Behind the Ink

By: Rachel Hope Allan

Tattoos are laced with connotations and symbolic meanings, whether relating to cultural tradition, protection, fashion, memorialisation or domination. As subject matter for anthropologists and sociologists tattoo is rich and bountiful, with a bold history and an intriguing future; and with the rise in popularity and acceptability of tattoo, art historians are increasingly traversing the arena of tattoo design as an art form. The once closed world of the tattoo convention has become fodder for ‘reality television’ and newspaper copy, and renowned tattoo artists are commanding big money and have large, loyal followings. The artists themselves are revered for their skill and style, and some for their personal aesthetic. Tattoo appears to have moved into the mainstream. New Zealanders love their body art. According to a UMR press release of a survey conducted in 2009, 36 per cent of New Zealanders under 30 have a tattoo, making New Zealand the most tattooed nation per capita in the world.1

Sitting at the heart of the story is the voyage of Captain James Cook and his voyages of exploration in the Pacific. Cook’s crew is credited with bringing the word ‘tattoo’ to England after returning from one such voyage of discovery in 1769. Not only did expedition members bring back botanical specimens and make astronomical observations, they made observations of indigenous cultural practices such as tatau. Many of the crew came home with marks on their bodies from their encounters with the locals, and had also participated in the trading of mokomokai (the preserved heads of indigenous people).2

Tattoo spread amongst seafarers as a system of meaning – including the kind of protection afforded by good luck charms – and gave rise to a whole range of sailor iconography. Sailor art was already synonymous with scrimshaw and this spilled over into tattoo design, with images of swallows, nautical stars and crossed cannons adorning biceps and the motto “HOLD FAST” inked into knuckles.3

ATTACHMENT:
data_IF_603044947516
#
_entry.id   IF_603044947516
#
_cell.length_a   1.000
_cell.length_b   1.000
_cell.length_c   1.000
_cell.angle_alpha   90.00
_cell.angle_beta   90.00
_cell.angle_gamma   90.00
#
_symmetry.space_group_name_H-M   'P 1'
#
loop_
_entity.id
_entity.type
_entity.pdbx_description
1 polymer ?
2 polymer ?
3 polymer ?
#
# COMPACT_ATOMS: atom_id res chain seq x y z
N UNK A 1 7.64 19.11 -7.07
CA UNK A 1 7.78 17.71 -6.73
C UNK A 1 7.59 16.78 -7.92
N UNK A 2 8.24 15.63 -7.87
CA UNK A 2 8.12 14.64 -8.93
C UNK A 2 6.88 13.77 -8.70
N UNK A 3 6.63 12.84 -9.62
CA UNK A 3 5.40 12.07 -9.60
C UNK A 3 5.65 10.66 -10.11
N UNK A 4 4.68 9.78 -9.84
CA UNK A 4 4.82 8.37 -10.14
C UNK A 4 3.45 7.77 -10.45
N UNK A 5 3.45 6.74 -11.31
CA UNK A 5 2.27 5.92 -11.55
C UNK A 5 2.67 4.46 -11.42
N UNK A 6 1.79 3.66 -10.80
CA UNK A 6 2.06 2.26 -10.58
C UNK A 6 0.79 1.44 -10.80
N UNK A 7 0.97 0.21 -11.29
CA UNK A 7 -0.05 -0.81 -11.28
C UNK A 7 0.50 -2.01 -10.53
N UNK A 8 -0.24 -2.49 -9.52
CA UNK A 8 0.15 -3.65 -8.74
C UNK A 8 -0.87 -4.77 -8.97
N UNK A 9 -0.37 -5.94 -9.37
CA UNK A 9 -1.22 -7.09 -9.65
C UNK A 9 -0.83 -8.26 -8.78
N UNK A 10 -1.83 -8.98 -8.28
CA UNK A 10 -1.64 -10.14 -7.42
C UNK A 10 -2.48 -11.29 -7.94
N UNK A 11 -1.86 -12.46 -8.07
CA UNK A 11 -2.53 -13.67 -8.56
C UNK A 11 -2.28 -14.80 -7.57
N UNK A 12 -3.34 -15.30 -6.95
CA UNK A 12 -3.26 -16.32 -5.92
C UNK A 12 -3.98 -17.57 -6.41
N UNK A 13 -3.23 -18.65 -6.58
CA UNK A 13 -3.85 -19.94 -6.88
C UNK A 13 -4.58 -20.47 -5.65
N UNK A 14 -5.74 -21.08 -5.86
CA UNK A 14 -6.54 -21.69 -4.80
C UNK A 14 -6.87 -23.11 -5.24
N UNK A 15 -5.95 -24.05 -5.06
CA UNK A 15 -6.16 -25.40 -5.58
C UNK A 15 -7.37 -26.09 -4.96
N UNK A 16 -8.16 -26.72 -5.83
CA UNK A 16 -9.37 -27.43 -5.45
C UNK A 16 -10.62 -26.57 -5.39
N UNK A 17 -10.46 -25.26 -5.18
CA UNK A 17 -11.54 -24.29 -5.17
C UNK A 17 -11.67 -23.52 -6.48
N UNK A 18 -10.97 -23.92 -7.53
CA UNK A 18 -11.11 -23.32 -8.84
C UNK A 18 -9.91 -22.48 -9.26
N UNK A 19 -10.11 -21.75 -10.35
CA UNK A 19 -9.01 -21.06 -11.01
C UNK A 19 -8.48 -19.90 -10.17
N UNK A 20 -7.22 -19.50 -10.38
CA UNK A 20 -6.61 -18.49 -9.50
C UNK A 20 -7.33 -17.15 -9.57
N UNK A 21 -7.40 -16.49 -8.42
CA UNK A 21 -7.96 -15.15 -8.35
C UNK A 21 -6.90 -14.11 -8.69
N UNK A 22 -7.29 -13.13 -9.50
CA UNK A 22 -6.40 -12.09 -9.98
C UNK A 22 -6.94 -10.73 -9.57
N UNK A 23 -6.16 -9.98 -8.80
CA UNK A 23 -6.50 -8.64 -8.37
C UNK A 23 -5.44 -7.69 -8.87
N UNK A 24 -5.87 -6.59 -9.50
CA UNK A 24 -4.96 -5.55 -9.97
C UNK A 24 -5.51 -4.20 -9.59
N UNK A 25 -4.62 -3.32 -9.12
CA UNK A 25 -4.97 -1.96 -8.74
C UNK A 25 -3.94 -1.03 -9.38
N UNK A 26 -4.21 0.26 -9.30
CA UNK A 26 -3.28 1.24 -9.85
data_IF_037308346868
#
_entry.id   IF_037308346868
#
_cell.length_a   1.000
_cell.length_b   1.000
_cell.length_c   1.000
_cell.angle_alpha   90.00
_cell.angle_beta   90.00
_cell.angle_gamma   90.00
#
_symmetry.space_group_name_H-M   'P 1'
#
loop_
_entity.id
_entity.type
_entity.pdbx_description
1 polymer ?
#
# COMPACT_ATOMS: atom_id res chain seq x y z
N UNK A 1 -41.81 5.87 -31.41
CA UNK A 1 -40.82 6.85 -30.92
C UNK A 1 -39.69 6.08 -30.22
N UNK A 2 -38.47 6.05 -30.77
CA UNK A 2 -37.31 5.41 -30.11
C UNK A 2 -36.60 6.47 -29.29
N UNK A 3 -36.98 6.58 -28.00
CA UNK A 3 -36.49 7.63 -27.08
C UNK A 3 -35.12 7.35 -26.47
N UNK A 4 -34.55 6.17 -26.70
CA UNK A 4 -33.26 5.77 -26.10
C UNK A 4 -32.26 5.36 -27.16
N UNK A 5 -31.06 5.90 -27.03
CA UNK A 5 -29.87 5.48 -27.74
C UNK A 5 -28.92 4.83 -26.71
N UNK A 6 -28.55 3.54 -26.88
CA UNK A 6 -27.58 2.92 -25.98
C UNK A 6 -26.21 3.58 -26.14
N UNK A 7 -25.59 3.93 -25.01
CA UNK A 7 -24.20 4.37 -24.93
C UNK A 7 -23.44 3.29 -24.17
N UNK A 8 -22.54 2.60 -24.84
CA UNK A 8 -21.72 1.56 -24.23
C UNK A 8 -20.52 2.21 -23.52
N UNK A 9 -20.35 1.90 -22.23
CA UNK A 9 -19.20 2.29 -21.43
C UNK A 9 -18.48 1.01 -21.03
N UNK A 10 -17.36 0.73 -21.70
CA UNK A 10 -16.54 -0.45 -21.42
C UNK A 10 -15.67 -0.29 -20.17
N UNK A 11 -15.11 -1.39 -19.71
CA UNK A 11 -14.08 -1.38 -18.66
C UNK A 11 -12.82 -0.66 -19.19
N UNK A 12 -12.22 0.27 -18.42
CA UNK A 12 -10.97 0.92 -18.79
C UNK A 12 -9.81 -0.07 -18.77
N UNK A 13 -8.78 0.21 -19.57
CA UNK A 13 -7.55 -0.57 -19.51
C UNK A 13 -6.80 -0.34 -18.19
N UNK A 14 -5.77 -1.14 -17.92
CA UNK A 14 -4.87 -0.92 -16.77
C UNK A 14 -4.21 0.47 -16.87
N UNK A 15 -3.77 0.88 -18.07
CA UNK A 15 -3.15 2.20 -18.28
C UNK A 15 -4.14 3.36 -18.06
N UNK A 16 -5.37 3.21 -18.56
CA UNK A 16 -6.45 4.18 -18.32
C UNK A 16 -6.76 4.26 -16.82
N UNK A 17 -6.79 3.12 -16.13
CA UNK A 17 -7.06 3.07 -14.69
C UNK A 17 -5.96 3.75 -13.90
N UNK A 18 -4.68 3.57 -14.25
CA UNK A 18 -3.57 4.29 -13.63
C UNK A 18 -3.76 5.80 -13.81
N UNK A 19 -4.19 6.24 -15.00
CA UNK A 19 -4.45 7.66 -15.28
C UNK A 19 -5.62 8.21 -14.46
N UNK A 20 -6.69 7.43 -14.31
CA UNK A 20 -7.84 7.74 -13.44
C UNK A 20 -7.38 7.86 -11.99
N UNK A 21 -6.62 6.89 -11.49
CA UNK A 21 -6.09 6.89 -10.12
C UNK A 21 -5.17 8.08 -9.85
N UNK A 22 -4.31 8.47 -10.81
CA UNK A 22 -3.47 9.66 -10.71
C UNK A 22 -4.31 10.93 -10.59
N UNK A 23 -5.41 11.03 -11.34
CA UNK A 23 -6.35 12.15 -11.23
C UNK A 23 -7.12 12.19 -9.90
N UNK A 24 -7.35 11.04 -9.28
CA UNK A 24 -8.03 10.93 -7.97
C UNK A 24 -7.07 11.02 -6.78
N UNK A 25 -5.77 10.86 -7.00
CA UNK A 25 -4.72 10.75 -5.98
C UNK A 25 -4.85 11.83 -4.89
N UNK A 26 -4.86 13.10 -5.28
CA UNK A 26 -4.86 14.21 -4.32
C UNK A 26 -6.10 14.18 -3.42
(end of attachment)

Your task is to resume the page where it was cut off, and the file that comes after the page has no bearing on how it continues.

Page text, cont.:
In 2015, I spoke to tattoo artist Matt Wilson about his art practice, tattoo culture in New Zealand and the business of tattoo.

Matt graduated from the Dunedin School of Art in 2010. His chosen major was sculpture, but he tracked into drawing. Drawing is integral to a tattoo practice. Tattoo artists are adept at recreating images from source material, but good tattooists develop their own unique line language. While Matt was at art school he started his apprenticeship. An apprentice spends hours at a light table honing their skills before any blood is shed. “I learnt the practice by standing and watching. I spent a lot of time cleaning. It is the route of the apprentice. Watching long. Also drawing lots and making stencils.”

The art of tattoo is something that is handed down, and in the time-honoured tradition Matt has also taken on an apprentice.4 “This is the way that you learn. You can’t go to tattoo school – unless you are in the United States. Some people claim to teach tattoo in weekend workshops but you can’t learn this stuff in a weekend.” As with other art forms, tattoo involves stylistic and technological developments which leave their mark on the final piece. While there will always be old-school tattooists, scratchers and diggers, Matt is part of “a new breed of tattooists who are accepting new processes and reinventing the way [tattoo] is delivered.”


Tattoo machines are beautiful. The mechanism that drives the needles into the skin’s epidermis hums and purrs. The designs that cover the coils on some machines are laced with connotations relating to traditional tattooing. It is a common misconception that the needles are the ink-delivery system – in reality, ink is delivered between the needles that puncture the skin. The tattoo machine was invented by Samuel O’Reily in the late 1800s and was based on an autographic printer invented by Thomas Edison.5 Traditionally, an apprentice had to learn how to make a machine as well as maintain it, but now hi-tech companies provide new and improved means of delivering ink into skin. That old vibrating buzz has been replaced with a low, sometimes inaudible hum that – anecdotally, at least – reduces the amount of pain associated with getting inked. The newer machines Matt uses have a swash-plate rotary mechanism and he believes that this mechanism is softer on the skin.